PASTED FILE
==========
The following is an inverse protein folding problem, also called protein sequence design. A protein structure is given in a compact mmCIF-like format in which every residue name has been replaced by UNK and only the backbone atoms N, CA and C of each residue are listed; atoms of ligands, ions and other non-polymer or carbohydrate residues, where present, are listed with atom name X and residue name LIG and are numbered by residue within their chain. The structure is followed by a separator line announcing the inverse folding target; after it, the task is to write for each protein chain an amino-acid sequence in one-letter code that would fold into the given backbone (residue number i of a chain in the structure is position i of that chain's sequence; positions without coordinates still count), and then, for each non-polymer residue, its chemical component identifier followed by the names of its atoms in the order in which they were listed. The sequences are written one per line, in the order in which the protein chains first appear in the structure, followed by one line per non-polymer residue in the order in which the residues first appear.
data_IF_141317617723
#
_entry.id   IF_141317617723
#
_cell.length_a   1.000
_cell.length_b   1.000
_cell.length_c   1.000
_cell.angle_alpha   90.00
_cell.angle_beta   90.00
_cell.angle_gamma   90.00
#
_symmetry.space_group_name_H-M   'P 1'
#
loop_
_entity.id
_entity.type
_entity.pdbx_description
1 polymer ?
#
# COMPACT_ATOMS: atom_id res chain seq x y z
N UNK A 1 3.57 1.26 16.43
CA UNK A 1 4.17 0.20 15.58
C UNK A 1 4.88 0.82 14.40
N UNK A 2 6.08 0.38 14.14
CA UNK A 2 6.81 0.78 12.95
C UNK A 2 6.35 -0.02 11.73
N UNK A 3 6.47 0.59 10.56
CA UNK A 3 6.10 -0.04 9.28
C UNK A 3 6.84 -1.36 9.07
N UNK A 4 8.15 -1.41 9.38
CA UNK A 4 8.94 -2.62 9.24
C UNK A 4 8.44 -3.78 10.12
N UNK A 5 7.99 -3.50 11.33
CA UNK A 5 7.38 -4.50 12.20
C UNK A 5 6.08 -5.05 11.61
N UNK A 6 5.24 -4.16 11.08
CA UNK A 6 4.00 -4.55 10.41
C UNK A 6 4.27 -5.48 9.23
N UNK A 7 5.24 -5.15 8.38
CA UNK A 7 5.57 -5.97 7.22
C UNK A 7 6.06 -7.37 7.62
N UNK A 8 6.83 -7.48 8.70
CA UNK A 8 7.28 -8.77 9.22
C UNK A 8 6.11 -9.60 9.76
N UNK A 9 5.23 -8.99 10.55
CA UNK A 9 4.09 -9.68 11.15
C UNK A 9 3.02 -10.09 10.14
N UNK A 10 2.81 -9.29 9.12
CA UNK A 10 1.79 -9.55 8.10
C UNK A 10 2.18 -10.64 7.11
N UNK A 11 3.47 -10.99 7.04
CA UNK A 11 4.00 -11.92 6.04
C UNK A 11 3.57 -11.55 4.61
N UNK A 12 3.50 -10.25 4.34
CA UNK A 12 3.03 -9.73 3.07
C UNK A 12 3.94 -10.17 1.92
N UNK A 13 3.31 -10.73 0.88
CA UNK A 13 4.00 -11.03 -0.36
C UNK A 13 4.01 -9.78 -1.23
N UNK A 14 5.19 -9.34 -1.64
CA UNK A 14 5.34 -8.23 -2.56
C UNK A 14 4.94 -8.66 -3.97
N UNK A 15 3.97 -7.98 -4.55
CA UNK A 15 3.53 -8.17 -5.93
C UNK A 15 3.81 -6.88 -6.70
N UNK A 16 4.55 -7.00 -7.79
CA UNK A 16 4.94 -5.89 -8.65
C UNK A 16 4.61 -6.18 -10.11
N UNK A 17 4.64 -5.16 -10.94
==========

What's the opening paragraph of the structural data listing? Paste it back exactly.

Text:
The following is an inverse protein folding problem, also called protein sequence design. A protein structure is given in a compact mmCIF-like format in which every residue name has been replaced by UNK and only the backbone atoms N, CA and C of each residue are listed; atoms of ligands, ions and other non-polymer or carbohydrate residues, where present, are listed with atom name X and residue name LIG and are numbered by residue within their chain. The structure is followed by a separator line announcing the inverse folding target; after it, the task is to write for each protein chain an amino-acid sequence in one-letter code that would fold into the given backbone (residue number i of a chain in the structure is position i of that chain's sequence; positions without coordinates still count), and then, for each non-polymer residue, its chemical component identifier followed by the names of its atoms in the order in which they were listed. The sequences are written one per line, in the order in which the protein chains first appear in the structure, followed by one line per non-polymer residue in the order in which the residues first appear.